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How the power of Black music took over the White House and Bad Boy Reunion show

Q-TIp, artistic director of Hip Hop Culture for The Kennedy Center and founding member of a Tribe Called Quest (Photo credit: Amir Shaw for Steed Media Service)

Q-TIp, artistic director of Hip Hop Culture for The Kennedy Center and founding member of a Tribe Called Quest (Photo credit: Amir Shaw for Steed Media Service)

“You never thought that hip-hop would take it this far.” – The Notorious B.I.G. 

Within a span of 12 hours, I witnessed the power of hip-hop at a sold-out arena and inside the walls of the most prestigious home in America. On September 8, two major moments occurred in hip-hop that revealed how the voices of Black youth have impacted nearly every aspect of American society.

When Kamal Fareed, better known as Q Tip, was growing up in Queens, New York, he never imagined how his words would impact the world and eventually lead to becoming an invited guest to the White House.

“I know the arts saved my life,” Q Tip told the audience at the National Student Poets event at the White House. “I was born in 1970 in New York city. It was a forgotten city. Growing up in New York at that time, it was despair, it was on edge, it was depression and no hope. Arts saved me. I grew up in Queens and the neighborhood was war torn. I’m a living example of how arts can change your life and help you find a voice.”

(Photo credit: Amir Shaw for Steed Media Service)

Hip-Hop in the White House

The White House was once a place that often disregarded Black people, Black voices, and the Black experience. Built by slaves in the 1700s, a Black person would not serve in an executive position at the White House until E. Fredric Morrow  broke barriers in the 1950s.

The Obama Administration understood the White House’s troubling past when it came to race relations and made a point to make it as inclusive as possible. As a result, hip-hop, a culture that was shunned by past presidents, has been welcomed by the Obamas. During Barack Obama’s presidency, artists such as Kendrick Lamar, J.Cole, Wale, Killer Mike, and Jay Z have all walked inside of the White House or attended White House-related events.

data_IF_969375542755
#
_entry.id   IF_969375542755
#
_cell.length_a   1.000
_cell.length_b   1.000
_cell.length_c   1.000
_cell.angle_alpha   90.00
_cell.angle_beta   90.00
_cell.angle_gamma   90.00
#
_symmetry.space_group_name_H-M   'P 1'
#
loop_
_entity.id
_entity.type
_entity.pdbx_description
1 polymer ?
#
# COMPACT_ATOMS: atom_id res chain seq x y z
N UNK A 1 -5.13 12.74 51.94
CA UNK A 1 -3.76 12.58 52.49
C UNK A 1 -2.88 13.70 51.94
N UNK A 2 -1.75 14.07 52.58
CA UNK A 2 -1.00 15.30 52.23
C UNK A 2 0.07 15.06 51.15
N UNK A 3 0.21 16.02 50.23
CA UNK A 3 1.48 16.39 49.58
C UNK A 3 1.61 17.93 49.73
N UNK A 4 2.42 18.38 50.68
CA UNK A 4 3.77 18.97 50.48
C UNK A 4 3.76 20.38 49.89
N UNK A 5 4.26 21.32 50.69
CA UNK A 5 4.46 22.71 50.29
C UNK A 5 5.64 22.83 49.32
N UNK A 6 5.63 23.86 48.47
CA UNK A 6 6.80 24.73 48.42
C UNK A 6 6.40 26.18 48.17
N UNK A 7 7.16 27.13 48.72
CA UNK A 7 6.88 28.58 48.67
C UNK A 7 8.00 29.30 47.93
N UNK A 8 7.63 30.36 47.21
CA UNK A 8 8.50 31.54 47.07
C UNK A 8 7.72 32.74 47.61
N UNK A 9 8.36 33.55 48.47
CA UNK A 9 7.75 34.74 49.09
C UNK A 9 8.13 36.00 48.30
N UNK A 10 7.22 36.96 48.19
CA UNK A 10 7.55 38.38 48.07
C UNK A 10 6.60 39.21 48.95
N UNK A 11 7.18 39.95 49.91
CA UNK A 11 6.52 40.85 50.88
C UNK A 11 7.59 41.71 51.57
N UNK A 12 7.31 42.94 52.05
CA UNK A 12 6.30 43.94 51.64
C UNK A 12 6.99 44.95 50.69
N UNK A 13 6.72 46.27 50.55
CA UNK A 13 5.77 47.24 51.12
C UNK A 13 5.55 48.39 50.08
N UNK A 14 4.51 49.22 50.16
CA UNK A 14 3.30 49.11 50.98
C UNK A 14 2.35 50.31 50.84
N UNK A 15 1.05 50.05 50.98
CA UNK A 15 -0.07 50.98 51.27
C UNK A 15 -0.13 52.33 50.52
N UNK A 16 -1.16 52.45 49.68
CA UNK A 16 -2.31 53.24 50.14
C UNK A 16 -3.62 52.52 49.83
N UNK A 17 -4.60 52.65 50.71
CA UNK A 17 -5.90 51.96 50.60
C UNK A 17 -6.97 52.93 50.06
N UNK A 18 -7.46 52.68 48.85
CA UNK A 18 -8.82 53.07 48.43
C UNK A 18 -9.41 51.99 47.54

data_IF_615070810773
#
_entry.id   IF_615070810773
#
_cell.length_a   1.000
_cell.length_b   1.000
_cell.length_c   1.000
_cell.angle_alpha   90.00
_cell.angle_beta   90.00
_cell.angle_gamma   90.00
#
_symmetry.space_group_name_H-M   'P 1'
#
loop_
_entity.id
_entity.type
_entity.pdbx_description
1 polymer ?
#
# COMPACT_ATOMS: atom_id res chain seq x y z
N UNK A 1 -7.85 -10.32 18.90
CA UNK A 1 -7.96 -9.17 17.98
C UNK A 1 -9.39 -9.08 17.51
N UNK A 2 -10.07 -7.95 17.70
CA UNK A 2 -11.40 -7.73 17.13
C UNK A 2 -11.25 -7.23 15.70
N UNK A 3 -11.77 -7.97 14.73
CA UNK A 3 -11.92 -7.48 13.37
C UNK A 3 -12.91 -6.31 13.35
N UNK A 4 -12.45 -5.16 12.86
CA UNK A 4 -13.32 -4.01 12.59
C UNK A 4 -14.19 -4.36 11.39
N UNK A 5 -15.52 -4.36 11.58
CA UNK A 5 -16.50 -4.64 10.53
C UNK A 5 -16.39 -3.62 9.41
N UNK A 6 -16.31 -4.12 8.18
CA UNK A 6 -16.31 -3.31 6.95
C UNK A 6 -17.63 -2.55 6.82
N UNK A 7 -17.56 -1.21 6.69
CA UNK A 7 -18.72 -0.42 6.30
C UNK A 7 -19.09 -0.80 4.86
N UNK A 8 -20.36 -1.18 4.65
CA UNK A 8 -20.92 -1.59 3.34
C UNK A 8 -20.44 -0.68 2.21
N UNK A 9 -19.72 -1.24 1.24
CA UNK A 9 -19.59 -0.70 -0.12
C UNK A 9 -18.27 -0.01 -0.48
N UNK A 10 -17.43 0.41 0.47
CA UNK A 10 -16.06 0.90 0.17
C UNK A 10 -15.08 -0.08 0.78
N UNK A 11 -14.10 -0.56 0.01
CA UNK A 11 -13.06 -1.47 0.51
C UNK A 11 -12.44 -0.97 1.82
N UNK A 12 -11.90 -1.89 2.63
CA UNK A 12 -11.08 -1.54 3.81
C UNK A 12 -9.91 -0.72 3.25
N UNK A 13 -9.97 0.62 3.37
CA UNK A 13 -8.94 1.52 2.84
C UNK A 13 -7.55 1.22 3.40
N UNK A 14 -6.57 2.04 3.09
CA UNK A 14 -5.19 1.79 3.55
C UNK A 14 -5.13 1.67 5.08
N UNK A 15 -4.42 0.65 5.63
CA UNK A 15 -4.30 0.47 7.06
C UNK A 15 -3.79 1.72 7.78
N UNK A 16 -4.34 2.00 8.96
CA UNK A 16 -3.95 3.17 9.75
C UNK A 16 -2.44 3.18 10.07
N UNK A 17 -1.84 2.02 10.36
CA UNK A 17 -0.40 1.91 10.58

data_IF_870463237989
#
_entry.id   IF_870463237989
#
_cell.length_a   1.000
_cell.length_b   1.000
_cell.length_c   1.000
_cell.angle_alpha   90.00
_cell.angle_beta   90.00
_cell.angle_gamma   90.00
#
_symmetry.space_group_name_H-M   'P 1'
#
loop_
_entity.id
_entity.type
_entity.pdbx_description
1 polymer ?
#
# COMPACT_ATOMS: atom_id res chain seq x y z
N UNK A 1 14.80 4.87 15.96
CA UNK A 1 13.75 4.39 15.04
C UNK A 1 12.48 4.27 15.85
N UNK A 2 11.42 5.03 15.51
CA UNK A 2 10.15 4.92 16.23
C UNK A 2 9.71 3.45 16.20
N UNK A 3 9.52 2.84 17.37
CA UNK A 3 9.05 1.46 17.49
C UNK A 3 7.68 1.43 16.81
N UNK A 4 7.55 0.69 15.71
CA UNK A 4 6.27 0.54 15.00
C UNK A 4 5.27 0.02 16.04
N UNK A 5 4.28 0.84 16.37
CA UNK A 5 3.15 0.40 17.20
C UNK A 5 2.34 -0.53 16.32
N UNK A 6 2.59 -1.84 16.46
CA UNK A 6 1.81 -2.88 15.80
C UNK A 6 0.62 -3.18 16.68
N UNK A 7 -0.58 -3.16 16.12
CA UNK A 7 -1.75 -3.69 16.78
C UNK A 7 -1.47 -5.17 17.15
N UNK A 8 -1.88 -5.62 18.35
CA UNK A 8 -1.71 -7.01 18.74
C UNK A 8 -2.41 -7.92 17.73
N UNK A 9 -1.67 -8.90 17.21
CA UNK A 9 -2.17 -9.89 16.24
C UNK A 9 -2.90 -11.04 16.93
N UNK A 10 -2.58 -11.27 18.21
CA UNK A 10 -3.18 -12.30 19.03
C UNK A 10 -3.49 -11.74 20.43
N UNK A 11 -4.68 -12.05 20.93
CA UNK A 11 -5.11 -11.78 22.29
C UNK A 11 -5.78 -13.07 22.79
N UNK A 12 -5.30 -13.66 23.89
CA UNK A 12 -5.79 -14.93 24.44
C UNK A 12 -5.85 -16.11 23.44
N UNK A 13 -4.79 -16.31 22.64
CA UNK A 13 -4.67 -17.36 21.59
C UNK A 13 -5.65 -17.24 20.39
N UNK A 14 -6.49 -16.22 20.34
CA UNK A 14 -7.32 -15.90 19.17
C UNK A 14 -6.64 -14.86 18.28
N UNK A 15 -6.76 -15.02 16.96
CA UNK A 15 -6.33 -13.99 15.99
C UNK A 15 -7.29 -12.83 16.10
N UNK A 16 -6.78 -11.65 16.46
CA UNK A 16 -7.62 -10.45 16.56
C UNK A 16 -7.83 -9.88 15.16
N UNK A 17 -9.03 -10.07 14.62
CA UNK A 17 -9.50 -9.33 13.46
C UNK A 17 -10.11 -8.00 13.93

During the National Student Poets event, First Lady Michelle Obama shared why it was important to use the White House to spark creativity. It was the place where Lin-Manuel Miranda first introduced a version of the hip-hop-themed, “Hamilton.”

“This young man performed at the first-ever White House poetry jam that my husband and I hosted back here in 2009 in the East Room,” First Lady Obama said.  “And this kid got up on stage and started rapping about Alexander Hamilton.  And he blew us away.  That guy’s name is Lin-Manuel Miranda.  And he expanded that song into one of the most extraordinary pieces of art that I — and probably so many others — have ever seen.”

Photo Credit: Montez Miller

Photo Credit: Montez Miller

From the White House to Bad Boy Reunion tour 

Moments after the National Student Poets event concluded at the White House, I caught the first plane to Atlanta, Georgia to witness the Bad Boy Reunion tour at the Philips Arena. The show served as a way for Bad Boy founder Sean Combs to  highlight his company’s legacy.

With artists such as Lil Kim, Faith Evans, Jodeci, The Lox and Mase representing the ’90s era of music, Combs also introduced artists who represent the millennial era such as French Montana, 2 Chainz, Gucci Mane, and Jeezy. There was also a consistent theme to pay homage to The Notorious B.I.G.

But beyond the concert, the show also told the story of Black music over the past two decades. From smooth R&B of the ’90s-era to trap music of this generation, hip-hop and Black music have served as a barometer of the experiences of Black America.

To be in the presence of first lady Michelle Obama and Q Tip at the White House in the afternoon and also seeing the historic Bad Boy reunion later that evening, it was a testament to how far hip-hop and Black music has come.

First lady Michelle Obama concluded her speech by saying, “If you can make it to the White House, you can make it anywhere.” The Notorious B.I.G. probably didn’t think about the White House when writing the lyrics to “Juicy,” but he knew that there were no limitations for an art form, culture, and race that always found greatness during the fight for survival.


A.R. Shaw